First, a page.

Accolades: Lauding the Architecture School, Health System and Three Professors

August 27, 2015

The University of Virginia’s School of Architecture recently received some very good news: its professional Master of Architecture program is one of the first in the nation to receive an eight-year accreditation from the National Architecture Accrediting Board.

The school received “a very, very positive report,” said Iñaki Alday, Quesada Professor and chair of the Department of Architecture, one of the school’s leaders in the accrediting effort.

The board granted U.Va. an eight-year term, which it recently adopted as the longest available to schools, Alday said. It identified no areas of concern for follow-up, which is unusual, Alday said.

The school has 65 to 70 students in the program, and graduating from an accredited program is one of the required steps needed to become a licensed architect, Alday said.

Schools seeking accreditation must prepare a major self-study report, then host a five-day visit from a panel that includes working architects, representatives from other schools and students. The master’s program offers three tracks: a three-year track for students who did not study architecture as undergraduates, a two-year track for undergraduate architecture majors, and a 2.5-year intermediate track, Alday said.

Children’s Hospital, Women’s Services Honored for Supporting New Mothers

The University of Virginia Children’s Hospital and U.Va. Women’s Services have earned a prestigious designation for providing the highest level of care for new mothers and their babies.

U.Va. is one of fewer than 300 U.S. hospitals to be recognized as a “Baby-Friendly” designated birth facility” by Baby-Friendly USA, part of an international initiative led by the World Health Organization and the United Nations Children’s Fund.  

The award was earned after an in-person survey by a Baby-Friendly USA team found U.Va. meets all of the conditions for designation, including: regularly training and communicating a written breastfeeding policy to all health care staff; educating pregnant women about the benefits of breastfeeding and helping them to manage breastfeeding; and referring mothers to breastfeeding support groups after they go home.

During pregnancy, U.Va. obstetricians and nurses work to educate expectant mothers and support their plans to breastfeed their babies. Following delivery, U.Va. Children’s Hospital’s Breastfeeding Medicine program provides both inpatient and outpatient services for new mothers, including a breastfeeding medicine outpatient clinic at the Battle Building to assist new mothers and babies with breastfeeding questions or issues. Lactation consultants are available to visit new mothers after delivery and provide ongoing support for mothers with breastfeeding challenges.

Curry School Foundation Celebrates Top Faculty, Staff and Alumni

The Curry School of Education Foundation recently announced its annual award winners, including Stanley Trent as Outstanding Curry Professor and Leslie Booren as the Outstanding Curry Staff Member.

Trent is associate professor of education in the school’s teacher preparation program, where he teaches undergraduate courses in foundations of teaching and graduate courses in diversity and equity in education. He has also taught courses in the special education program. He joined the faculty in 1997.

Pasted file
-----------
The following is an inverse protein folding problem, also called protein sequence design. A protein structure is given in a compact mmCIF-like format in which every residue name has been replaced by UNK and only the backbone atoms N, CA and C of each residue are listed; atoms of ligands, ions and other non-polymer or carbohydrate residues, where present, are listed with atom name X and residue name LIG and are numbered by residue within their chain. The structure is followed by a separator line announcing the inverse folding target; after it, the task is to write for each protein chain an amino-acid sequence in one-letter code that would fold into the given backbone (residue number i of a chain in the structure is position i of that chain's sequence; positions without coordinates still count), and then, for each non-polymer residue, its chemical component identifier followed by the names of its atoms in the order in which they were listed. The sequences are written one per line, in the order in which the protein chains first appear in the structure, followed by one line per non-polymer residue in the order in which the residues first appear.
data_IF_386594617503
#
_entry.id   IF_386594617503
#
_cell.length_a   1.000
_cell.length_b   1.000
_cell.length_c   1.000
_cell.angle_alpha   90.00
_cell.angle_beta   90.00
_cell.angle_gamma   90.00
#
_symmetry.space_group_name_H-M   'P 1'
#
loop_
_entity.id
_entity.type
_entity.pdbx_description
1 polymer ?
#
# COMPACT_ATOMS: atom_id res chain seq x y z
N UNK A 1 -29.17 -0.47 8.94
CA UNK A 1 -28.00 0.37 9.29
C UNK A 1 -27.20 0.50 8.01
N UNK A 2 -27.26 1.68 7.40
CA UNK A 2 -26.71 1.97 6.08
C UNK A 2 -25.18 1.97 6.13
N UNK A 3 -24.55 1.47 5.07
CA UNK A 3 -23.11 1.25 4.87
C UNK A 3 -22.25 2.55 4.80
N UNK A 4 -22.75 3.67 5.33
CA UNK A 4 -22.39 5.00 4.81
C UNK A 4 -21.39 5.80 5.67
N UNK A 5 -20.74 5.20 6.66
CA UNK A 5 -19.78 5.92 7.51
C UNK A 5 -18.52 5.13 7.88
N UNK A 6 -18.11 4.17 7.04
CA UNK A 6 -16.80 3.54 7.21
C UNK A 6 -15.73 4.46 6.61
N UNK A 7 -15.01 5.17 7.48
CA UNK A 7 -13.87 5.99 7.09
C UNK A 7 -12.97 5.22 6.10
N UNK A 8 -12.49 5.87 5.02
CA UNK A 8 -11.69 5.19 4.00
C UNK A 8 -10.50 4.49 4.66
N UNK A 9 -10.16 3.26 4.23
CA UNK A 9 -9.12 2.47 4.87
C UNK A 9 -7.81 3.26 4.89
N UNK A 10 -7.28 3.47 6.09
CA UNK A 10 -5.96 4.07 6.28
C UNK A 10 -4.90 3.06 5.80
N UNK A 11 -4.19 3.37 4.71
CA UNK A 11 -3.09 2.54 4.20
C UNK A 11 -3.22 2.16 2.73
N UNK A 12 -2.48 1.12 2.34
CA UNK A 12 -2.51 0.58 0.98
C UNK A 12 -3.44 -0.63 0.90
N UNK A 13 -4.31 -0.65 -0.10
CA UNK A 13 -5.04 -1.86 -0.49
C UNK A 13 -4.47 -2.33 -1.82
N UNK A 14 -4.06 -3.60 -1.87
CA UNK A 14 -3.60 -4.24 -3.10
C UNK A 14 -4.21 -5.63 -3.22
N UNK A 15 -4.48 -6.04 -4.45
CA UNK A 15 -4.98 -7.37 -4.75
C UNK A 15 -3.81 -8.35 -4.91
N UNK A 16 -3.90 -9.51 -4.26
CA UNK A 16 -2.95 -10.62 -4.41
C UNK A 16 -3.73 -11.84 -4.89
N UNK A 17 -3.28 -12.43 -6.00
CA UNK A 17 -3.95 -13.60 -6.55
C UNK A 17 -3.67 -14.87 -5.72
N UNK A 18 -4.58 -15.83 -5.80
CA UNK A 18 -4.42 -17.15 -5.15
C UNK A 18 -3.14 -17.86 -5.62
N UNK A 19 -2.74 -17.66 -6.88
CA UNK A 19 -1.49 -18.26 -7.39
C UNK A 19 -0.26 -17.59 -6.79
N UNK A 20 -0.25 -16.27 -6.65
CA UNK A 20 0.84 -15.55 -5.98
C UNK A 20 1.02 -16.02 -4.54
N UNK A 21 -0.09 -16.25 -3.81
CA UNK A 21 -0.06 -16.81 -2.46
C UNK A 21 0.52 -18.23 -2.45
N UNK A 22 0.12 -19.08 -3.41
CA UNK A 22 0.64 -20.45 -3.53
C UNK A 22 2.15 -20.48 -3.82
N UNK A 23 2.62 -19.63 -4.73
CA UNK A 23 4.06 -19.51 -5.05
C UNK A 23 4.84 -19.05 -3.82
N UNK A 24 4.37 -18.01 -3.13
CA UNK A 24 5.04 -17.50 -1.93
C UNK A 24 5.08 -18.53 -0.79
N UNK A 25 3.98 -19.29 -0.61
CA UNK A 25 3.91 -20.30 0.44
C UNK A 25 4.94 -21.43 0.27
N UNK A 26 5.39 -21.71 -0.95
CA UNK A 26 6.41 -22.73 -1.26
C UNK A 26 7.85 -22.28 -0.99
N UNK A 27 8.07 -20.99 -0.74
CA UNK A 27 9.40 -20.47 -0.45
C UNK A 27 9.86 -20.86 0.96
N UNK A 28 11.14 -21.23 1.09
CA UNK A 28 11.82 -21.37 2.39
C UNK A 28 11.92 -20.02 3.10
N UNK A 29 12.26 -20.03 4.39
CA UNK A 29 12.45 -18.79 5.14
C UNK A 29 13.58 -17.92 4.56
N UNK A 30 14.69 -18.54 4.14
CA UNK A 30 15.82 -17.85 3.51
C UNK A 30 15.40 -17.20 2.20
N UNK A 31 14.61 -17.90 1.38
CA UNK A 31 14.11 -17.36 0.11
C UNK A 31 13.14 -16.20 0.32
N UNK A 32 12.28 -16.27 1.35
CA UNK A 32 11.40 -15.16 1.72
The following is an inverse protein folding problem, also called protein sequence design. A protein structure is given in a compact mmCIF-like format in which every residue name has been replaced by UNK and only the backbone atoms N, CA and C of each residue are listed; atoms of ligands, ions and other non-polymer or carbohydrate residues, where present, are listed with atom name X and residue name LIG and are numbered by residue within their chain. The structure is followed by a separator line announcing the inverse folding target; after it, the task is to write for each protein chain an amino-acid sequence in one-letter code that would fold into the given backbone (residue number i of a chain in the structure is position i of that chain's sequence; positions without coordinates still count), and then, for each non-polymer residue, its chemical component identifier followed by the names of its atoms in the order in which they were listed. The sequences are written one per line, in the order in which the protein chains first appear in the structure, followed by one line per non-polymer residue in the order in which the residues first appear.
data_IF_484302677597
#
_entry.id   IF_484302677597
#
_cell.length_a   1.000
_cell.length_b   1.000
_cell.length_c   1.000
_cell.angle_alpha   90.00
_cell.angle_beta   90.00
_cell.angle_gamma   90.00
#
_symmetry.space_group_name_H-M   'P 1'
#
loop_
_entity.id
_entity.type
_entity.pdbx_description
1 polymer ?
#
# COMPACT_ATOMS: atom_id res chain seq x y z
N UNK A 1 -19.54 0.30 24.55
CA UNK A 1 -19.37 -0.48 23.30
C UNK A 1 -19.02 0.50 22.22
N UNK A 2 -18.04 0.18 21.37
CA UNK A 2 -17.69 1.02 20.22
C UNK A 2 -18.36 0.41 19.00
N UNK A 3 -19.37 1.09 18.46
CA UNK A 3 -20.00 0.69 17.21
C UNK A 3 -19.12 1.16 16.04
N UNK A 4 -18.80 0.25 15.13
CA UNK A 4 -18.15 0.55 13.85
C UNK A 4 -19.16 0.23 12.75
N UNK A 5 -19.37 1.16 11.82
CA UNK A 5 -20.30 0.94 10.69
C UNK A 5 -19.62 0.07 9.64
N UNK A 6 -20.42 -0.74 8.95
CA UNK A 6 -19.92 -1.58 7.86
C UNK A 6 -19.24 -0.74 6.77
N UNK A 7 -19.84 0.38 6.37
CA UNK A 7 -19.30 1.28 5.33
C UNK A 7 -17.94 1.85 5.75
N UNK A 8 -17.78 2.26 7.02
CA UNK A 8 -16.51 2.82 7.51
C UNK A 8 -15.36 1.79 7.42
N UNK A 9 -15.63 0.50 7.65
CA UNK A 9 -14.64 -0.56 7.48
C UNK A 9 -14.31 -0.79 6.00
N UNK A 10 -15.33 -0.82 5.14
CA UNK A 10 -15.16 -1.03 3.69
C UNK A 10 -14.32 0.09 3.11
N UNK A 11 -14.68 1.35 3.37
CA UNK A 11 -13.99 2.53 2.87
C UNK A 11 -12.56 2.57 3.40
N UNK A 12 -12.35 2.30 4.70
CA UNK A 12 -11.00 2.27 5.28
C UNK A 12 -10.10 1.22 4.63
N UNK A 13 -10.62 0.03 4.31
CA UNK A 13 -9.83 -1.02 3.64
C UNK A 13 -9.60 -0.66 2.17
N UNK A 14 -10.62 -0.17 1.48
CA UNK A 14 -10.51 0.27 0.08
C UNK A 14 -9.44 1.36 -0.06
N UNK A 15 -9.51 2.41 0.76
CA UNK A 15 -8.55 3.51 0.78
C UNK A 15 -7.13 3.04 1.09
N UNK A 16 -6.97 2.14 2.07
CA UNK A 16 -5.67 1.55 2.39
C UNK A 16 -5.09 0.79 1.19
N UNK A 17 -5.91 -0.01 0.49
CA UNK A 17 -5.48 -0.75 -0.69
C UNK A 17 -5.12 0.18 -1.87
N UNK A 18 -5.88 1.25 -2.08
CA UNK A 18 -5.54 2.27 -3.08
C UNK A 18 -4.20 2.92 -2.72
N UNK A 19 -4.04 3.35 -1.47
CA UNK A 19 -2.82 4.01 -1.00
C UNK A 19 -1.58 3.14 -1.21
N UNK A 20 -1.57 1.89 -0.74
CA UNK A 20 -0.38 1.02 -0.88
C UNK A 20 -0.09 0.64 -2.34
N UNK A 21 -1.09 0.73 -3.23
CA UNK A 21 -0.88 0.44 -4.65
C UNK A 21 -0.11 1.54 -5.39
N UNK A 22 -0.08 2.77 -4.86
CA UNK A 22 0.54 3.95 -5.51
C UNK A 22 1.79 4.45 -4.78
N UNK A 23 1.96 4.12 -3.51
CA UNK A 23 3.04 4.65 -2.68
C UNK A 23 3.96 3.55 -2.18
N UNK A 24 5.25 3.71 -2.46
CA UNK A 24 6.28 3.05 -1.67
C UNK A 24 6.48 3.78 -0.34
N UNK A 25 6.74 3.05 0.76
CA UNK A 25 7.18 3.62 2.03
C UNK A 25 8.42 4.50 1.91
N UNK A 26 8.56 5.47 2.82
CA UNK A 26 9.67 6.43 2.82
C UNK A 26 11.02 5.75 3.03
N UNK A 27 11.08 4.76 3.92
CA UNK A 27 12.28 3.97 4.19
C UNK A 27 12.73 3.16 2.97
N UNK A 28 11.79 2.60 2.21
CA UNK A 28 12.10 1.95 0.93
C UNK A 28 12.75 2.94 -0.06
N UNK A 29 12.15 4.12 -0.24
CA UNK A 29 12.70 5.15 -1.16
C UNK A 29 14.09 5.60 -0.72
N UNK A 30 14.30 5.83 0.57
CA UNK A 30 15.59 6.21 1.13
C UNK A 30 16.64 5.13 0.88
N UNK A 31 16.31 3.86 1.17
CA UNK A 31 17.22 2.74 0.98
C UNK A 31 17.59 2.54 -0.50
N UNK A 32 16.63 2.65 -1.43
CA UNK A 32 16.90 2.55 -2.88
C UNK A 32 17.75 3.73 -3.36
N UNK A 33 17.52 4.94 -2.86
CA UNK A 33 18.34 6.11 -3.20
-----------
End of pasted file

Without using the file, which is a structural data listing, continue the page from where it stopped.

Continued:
Early in his career, Trent challenged the traditional view of special education, which viewed culturally and linguistically diverse students through a deficit lens that defines educational difficulties solely within children and ignores contextual factors influencing their achievement. His 1994 paper on the over-representation of minority students in special education, written with Curry School alumnus Alfredo Artiles, is the most-cited article in the history of The Journal of Special Education. It is now required reading in many special education courses across the country.

“Stan remains strongly committed to correcting what many of us view as a major injustice in American schools: the disproportionate assignment of minority students – especially African-American males – to special education and their exclusion from regular classrooms,” said Bill McDiarmid, dean of the University of North Carolina at Chapel Hill’s School of Education. “As much as any scholar over the past two decades, he has raised the awareness of educators and policymakers about this issue.”

Booren is the managing director of EdPolicyWorks, a research center specializing in education policy and its implications for the workforce. She is responsible for the center’s administrative operations, including events and marketing, academic operations and related fiscal, budget and human resources processes.

Booren also manages the Virginia Educational Sciences Training program, a pre-doctoral fellowship program with more than 25 fellows from education, economics, sociology and psychology departments at U.Va. As part of the VEST program, she organizes the Summer Undergraduate Research Program, an eight-week program for underrepresented populations to gain valuable research and professional development experiences.

“She goes well beyond the day-to-day requirements of the job description, anticipating emerging issues and developing solutions before they become problems,” said Curry Professor James Wyckoff, director of EdPolicy Works and co-director of VEST. “She has developed a great rapport with the VEST students, several of whom seek her out for support. The VEST program and the Curry School are meaningfully better as a result of Leslie’s dedication and skill.”

The Curry Foundation also announced several alumni awards. Jonathan A Plucker, the Raymond Neag Endowed Professor of Education and professor of educational psychology at the University of Connecticut, who received an Ed.D. in educational psychology in 1995, was named the 2015 Distinguished Alumnus; Matthew Eberhardt of the Madison County Public Schools, who received a master’s in education in 1992 and a doctorate in 1996, was named Outstanding Alumni Superintendent; and Richard T. Strauss, a middle school science teacher at Saint Patrick Catholic School in Norfolk, who received his Ed.D. in science education in 1993, was named the Outstanding Alumni Middle School Teacher.

The awardees will be honored out at a Sept. 10 dinner in Charlottesville.

Hispanic Honor Society Elects David T. Gies As Honorary President

David T. Gies, Commonwealth Professor of Spanish and president of the International Association of Hispanists, has been elected honorary president of Sigma Delta Pi, the national collegiate Hispanic honor society.